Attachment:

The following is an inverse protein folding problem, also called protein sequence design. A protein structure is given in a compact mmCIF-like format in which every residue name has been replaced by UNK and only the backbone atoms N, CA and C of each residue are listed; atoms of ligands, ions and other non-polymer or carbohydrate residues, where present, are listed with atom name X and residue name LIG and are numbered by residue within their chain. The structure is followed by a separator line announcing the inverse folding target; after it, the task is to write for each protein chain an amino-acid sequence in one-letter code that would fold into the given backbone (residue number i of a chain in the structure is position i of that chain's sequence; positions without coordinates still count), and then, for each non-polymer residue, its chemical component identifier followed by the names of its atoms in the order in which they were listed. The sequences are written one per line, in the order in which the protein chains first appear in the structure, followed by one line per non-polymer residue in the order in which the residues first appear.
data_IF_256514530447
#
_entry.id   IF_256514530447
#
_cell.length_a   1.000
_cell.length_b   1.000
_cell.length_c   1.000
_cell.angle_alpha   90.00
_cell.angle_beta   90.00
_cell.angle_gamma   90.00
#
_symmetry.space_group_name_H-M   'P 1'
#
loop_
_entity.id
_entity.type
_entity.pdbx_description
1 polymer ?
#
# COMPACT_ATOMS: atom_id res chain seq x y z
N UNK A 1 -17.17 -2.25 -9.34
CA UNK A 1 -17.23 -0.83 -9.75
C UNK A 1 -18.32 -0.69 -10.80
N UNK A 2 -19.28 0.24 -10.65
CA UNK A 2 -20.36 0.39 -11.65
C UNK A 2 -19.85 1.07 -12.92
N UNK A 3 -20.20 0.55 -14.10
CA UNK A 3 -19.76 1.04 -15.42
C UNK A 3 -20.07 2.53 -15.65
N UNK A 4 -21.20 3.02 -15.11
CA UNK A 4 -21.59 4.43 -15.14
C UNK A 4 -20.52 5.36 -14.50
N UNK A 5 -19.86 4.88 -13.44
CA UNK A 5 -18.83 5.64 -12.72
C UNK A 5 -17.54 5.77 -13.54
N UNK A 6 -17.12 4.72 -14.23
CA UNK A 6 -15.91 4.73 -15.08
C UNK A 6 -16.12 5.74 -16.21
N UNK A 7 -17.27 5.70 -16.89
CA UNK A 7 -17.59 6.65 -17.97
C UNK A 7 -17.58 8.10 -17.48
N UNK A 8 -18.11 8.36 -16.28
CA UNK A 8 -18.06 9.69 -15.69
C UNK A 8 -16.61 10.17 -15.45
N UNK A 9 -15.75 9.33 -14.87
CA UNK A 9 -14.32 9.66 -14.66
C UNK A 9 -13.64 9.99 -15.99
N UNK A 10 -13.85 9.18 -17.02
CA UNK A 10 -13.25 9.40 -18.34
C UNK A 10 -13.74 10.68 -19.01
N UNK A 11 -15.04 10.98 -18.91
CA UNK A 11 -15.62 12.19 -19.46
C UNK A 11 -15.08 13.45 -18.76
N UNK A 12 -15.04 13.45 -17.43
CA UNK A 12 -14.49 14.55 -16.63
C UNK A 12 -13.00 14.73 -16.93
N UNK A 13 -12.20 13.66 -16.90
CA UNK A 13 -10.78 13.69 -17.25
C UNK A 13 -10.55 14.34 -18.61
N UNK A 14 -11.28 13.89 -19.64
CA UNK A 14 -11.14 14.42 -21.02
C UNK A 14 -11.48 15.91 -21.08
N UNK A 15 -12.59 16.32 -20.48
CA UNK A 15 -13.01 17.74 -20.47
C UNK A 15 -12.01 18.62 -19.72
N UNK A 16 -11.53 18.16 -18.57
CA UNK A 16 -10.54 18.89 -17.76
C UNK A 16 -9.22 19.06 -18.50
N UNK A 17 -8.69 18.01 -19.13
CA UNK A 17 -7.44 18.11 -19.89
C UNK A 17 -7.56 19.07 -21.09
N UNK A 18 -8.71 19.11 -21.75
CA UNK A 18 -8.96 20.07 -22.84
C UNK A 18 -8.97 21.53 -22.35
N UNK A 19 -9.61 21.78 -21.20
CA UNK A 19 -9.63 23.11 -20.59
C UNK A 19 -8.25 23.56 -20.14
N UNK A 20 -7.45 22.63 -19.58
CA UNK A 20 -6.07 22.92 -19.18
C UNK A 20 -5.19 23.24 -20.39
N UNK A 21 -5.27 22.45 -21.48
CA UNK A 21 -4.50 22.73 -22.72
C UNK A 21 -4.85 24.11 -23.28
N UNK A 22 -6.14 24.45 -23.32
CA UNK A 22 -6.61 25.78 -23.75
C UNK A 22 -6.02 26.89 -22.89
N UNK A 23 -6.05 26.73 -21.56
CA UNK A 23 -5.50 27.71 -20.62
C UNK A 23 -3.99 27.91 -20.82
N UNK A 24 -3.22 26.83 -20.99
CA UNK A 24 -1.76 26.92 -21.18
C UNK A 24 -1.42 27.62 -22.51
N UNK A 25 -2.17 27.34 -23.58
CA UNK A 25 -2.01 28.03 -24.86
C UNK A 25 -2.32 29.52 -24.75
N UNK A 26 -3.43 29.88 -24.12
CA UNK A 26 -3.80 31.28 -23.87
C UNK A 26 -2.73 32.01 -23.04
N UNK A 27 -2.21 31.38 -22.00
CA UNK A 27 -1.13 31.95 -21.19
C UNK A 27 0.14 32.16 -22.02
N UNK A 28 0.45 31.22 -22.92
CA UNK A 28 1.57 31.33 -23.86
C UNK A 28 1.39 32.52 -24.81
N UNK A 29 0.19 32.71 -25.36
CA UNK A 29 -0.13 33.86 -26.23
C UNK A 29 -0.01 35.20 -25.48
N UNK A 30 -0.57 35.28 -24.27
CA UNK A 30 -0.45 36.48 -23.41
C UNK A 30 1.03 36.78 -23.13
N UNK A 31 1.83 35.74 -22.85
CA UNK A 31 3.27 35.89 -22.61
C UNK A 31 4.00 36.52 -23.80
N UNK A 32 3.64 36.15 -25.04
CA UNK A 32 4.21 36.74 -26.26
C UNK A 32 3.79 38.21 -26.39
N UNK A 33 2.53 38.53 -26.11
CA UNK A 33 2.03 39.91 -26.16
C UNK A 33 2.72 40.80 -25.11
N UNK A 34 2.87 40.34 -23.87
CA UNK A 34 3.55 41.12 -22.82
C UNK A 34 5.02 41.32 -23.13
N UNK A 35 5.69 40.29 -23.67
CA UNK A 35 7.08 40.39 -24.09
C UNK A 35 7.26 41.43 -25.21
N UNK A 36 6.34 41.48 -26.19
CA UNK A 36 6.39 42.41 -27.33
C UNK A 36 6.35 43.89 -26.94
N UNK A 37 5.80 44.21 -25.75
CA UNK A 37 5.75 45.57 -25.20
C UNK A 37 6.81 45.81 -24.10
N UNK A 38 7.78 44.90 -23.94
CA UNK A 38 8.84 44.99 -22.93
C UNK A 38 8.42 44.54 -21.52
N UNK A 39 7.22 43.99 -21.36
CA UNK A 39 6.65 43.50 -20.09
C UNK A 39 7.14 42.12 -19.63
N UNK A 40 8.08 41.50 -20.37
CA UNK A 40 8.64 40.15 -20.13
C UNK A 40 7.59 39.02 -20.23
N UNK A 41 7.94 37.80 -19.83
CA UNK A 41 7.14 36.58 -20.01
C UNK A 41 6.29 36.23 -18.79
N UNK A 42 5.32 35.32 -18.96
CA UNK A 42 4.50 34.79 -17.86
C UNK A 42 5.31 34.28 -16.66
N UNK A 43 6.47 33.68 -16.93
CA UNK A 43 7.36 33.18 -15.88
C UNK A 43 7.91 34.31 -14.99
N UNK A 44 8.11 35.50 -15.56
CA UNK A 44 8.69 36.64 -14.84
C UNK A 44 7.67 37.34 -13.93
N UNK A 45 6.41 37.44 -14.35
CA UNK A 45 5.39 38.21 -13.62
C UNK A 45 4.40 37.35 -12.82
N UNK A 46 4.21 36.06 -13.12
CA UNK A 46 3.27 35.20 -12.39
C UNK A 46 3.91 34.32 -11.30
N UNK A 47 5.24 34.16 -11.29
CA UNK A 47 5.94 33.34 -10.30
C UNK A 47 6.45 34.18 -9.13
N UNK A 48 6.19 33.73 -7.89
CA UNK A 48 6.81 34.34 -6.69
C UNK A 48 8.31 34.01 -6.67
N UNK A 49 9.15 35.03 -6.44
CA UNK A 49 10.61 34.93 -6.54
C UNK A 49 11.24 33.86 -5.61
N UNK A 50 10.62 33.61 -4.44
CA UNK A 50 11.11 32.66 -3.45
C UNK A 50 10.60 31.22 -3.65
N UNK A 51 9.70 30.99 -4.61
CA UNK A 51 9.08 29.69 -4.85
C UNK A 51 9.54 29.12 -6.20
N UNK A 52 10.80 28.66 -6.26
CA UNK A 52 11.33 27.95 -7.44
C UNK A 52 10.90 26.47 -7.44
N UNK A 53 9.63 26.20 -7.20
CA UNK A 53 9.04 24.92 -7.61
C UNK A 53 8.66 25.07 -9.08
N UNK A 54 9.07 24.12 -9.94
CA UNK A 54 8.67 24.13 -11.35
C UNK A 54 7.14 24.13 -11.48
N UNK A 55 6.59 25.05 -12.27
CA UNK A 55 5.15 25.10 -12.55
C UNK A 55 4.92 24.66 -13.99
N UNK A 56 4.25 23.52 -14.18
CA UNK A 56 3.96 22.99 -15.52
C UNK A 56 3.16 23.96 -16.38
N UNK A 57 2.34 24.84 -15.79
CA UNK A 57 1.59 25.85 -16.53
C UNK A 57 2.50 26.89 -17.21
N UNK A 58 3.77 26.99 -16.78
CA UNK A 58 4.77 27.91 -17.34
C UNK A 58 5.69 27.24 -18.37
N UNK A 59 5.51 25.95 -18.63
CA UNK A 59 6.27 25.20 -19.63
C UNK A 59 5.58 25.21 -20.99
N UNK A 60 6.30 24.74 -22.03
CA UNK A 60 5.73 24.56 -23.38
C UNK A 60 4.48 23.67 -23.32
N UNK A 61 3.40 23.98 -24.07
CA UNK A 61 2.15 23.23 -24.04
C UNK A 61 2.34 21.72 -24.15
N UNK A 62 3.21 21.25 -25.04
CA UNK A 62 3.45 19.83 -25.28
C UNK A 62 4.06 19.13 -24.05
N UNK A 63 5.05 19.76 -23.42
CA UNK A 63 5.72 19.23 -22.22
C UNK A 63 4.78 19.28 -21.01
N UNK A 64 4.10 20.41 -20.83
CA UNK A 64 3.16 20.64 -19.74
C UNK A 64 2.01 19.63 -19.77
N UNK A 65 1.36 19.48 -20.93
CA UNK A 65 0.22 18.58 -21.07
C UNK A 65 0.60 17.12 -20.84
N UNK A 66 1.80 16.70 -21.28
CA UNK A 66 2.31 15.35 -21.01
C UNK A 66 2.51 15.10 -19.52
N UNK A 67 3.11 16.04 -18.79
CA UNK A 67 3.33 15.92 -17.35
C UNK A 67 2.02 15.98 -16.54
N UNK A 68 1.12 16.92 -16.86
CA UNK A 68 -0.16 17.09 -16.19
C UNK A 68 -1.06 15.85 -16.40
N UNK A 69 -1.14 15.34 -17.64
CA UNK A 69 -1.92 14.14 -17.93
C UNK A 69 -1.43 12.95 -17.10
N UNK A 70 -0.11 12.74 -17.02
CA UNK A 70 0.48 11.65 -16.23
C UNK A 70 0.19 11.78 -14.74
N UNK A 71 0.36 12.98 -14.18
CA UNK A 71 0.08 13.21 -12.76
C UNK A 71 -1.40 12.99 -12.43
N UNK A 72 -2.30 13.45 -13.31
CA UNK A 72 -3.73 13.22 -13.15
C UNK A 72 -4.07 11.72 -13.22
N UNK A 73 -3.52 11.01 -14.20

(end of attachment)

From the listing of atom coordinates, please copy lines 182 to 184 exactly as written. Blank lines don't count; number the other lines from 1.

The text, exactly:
CA UNK A 54 8.67 24.13 -11.35
C UNK A 54 7.14 24.13 -11.48
N UNK A 55 6.59 25.05 -12.27